Anyway, unlike stories, statues can't just be changed when they clash with our modern circumstances which infuriates people. Media is like this as well as it's a permanent narrative but unlike statues we can care more about the sculptor behind it. And for Star Wars, the sculptor tore all the statues down and replaced them with slightly worse versions.
|>>|| No. 24060
Father Ted in my mind does feel artificial but also a bit uncanny in it's surreal reflection of rural life, which is why I find to so funny. Just a lot of characters you could imagine finding in a rural community cranked up to 11.
Probably helps that I live in Ireland too.
|>>|| No. 24061
The documentary hasn't bothered me as much as I expected (I suspect because it omits rather than misrepresents most of what I care deeply about), but I suddenly noticed why Labour is completely and utterly doomed while watching it: It's mostly old men reminiscing about when they were young and thought they were cool, or how cool they thought other people were. The bulk of the media landscape is set up in a way that supports them in doing this, plenty of publications are full of people who are themselves sad old nostalgists or who were brought up under the tutelage of sad old nostalgists and wish they could've been there and felt the buzz to see scary grin man point out that dawn had broken. Even those who don't tend to be incurious politics knowers who've never bothered to look much before 1992 when skimreading the Wikipedia articles about general elections. So we're trapped going back over Blair/Brown again and again and again. It's like if Labour were still obsessing over learning the lessons of Wilson c. 1974 in 1990. Worse, it's like if Marcia Williams and Bernard Donoughue were still regularly giving advice to the leadership in 1990. Advice with a quality like: What is Labour's way out of the crisis? the last time we won an election, it was because we offered a better way out of the crisis...
|>>|| No. 24063
It is. Make sure you don't watch the colour version, it's not that kind of movie.
|>>|| No. 24064
I'm about halfway in now, and I'm kind of struggling to like the movie. I'm a fan of classic film noir and of the Coen brothers as well, but this feels more like a pastiche of the genre where someone has ticked off a list of the usual elements but missed the mark and essentially created a colour-desaturated period piece instead of a kind of film that is on par with some of classic noir's legendary films.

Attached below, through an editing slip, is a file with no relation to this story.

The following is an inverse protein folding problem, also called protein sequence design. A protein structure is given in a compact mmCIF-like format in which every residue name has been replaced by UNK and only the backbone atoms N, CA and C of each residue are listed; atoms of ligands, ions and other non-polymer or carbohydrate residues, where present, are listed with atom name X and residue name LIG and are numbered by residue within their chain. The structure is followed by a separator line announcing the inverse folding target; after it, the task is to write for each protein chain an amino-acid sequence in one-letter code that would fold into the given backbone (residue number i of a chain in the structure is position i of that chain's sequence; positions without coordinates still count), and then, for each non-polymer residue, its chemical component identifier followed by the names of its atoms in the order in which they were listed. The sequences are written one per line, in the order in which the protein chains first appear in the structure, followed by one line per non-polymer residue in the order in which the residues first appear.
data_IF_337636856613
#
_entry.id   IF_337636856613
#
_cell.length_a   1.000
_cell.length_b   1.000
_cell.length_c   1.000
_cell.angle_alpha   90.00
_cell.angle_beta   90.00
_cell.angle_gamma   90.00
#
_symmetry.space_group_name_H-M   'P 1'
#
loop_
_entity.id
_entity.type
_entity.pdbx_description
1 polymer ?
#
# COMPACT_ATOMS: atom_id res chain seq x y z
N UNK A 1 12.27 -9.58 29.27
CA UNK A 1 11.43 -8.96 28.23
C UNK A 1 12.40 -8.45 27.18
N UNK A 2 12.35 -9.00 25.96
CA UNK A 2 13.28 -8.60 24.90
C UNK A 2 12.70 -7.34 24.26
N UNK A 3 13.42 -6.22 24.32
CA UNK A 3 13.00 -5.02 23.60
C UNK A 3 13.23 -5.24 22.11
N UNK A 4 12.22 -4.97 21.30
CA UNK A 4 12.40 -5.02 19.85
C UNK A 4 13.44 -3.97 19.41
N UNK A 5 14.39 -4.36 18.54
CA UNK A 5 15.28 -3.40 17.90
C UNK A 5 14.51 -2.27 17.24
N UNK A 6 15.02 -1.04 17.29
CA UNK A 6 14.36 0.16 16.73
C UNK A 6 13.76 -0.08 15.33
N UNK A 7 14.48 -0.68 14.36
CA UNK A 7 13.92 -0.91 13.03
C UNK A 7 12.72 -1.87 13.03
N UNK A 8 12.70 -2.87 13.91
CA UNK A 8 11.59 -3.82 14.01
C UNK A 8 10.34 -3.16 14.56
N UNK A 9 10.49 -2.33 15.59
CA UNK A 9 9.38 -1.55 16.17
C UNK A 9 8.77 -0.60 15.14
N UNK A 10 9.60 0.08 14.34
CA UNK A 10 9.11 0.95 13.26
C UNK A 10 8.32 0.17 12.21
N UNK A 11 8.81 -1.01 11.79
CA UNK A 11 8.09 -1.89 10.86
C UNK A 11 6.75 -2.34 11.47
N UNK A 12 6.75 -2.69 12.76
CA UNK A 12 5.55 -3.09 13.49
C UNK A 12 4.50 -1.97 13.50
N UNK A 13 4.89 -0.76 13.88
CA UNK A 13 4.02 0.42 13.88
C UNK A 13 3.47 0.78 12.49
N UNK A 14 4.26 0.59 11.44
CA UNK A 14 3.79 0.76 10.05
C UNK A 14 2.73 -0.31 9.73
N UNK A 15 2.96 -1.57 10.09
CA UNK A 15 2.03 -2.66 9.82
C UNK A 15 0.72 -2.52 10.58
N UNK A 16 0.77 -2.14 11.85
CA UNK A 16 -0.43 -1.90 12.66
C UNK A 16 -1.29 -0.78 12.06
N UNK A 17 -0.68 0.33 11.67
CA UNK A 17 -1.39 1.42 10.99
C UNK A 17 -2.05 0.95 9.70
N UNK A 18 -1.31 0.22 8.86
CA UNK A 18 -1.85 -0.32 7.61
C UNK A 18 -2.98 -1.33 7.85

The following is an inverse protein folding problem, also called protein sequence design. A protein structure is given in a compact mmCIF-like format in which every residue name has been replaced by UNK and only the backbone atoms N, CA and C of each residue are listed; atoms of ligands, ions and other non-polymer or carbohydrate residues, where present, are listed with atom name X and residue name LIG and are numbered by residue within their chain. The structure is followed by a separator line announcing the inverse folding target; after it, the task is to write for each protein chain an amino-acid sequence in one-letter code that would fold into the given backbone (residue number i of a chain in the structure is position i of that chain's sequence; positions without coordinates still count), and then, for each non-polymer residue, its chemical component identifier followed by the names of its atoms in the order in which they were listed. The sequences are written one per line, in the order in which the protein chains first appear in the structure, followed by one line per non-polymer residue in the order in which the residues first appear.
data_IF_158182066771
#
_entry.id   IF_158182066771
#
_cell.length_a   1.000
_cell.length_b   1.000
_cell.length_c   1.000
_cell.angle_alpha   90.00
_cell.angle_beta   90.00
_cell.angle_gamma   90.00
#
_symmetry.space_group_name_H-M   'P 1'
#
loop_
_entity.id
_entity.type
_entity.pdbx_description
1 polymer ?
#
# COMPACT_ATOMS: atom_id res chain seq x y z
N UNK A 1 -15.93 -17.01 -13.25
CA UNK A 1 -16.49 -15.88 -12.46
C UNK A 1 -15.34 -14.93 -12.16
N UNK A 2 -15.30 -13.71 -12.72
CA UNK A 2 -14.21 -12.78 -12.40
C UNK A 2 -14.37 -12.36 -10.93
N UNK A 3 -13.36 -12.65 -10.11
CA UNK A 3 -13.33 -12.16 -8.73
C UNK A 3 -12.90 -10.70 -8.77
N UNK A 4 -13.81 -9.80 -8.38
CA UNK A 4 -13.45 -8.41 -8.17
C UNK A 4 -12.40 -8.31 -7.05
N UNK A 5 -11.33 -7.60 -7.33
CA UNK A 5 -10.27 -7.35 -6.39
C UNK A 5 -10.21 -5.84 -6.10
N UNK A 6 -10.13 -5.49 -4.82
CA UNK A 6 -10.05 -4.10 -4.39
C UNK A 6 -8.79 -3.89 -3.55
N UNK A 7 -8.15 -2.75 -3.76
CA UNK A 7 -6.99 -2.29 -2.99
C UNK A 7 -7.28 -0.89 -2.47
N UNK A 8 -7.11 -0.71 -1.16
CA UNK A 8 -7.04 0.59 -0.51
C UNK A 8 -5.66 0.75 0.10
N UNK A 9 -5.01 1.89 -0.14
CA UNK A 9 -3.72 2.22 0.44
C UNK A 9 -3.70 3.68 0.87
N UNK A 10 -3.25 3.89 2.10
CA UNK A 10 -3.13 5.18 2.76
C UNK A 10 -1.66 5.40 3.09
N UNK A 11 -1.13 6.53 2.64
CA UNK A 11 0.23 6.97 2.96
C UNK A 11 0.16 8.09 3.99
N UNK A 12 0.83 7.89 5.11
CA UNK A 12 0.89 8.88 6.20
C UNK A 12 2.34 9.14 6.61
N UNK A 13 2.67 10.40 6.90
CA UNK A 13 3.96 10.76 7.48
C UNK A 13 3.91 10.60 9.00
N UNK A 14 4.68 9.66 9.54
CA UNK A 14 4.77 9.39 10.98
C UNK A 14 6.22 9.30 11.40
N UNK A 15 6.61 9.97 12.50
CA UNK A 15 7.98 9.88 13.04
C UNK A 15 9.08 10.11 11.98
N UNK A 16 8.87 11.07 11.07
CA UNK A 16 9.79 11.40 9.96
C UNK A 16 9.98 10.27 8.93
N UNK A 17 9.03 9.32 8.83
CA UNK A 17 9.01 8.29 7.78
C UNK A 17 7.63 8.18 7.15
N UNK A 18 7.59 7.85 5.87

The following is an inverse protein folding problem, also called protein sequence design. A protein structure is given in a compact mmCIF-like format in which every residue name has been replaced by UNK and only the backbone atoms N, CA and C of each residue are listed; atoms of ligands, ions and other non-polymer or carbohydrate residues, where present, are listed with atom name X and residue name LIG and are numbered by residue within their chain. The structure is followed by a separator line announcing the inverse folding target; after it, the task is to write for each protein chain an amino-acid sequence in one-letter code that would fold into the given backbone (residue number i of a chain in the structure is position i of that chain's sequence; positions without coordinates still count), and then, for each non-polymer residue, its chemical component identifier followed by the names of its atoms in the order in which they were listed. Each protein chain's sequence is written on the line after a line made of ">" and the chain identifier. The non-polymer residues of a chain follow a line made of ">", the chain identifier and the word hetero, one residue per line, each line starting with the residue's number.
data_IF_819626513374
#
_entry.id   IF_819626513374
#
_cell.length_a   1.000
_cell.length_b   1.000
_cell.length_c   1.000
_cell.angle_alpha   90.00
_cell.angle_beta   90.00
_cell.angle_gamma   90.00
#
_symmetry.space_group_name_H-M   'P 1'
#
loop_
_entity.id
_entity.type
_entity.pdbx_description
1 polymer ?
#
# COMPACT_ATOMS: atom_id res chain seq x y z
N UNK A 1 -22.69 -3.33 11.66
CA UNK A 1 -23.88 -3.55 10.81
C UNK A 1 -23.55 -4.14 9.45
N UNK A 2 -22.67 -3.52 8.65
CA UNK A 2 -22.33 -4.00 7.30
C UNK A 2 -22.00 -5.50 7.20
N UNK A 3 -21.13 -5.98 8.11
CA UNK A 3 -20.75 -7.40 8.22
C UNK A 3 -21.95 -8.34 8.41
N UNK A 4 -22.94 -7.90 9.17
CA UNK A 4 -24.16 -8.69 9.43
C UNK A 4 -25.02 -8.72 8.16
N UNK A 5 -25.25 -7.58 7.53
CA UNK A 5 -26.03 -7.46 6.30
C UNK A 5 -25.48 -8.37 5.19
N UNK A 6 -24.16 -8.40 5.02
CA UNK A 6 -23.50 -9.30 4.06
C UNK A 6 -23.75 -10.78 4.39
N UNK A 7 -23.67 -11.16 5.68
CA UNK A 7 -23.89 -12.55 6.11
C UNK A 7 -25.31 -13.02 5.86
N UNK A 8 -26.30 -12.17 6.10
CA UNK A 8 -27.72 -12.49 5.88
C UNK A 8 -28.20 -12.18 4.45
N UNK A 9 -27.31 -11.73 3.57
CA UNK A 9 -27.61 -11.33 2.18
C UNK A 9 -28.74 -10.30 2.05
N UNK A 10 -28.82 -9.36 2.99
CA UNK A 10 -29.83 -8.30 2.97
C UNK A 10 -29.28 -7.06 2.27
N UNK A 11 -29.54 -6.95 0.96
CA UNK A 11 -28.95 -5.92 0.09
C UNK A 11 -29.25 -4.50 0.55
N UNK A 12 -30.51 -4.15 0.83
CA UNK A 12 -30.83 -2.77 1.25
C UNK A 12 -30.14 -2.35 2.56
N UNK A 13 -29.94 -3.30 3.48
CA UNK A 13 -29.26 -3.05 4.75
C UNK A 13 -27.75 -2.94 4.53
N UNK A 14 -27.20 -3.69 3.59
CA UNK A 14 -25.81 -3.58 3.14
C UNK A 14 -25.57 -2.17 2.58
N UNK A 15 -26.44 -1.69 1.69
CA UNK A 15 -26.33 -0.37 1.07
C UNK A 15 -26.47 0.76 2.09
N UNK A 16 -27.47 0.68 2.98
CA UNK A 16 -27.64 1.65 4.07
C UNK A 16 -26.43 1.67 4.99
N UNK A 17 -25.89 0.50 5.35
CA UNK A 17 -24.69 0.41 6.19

|>>|| No. 24065
That said, having watched the whole of it now, the aliens in Fargo series 2 kind of make more sense now. As does Lorne Malvo's hook knife in series 1.
|>>|| No. 24066
I have really been fascinated by the parallels drawn to the current situation. Everyone thought Labour would win in 1992, then somehow they didn't. Then, the party had internal battles that seem to have been identical to the ones currently being had. All in all, this series seems to be very pro-Keir Starmer, explaining how plenty of people didn't want Tony Blair to do what Keir Starmer's doing now, but he was totally right and it worked. I've said a few times that Keir Starmer is going to win the next election, and I really can't see how he is going to do that from his current position, but the New Labour BBC documentary feels like it agrees with me.
|>>|| No. 24067
I think the documentary has that sort of slant as well, but the parallels seem tenuous to me. Starmer feels closer to Kinnock in 1987-92 than to Blair in 94. Blair made a big show of "taking on" the party in the 1990s, but it was more showmanship than serious. (For example, the "Clause IV" moment. Very stylish, but what substance? It's not like Blair and Brown would've been committed nationalisers had it not gone through.) The real fighting was in the 1980s and by the 1988 leadership election the left was well and truly cowed. Little things like that tend to be omitted, or in the case of Black Wednesday be glossed over, but they make all the analogies quite confusing when you throw them back into the mix.
If you haven't seen it, I'd recommend "Labour - the Wilderness Years", which is up on YouTube. It's from the mid 1990s when it was reasonably clear Blair was going to win the next election and gives the pretty standard story on Labour in the 1980s and early 1990s, but because the 1997 landslide hadn't happened yet a lot was still in contention and you get dissenting voices and hints of the long forgotten paths Labour could've taken beyond Bennism and Blairism.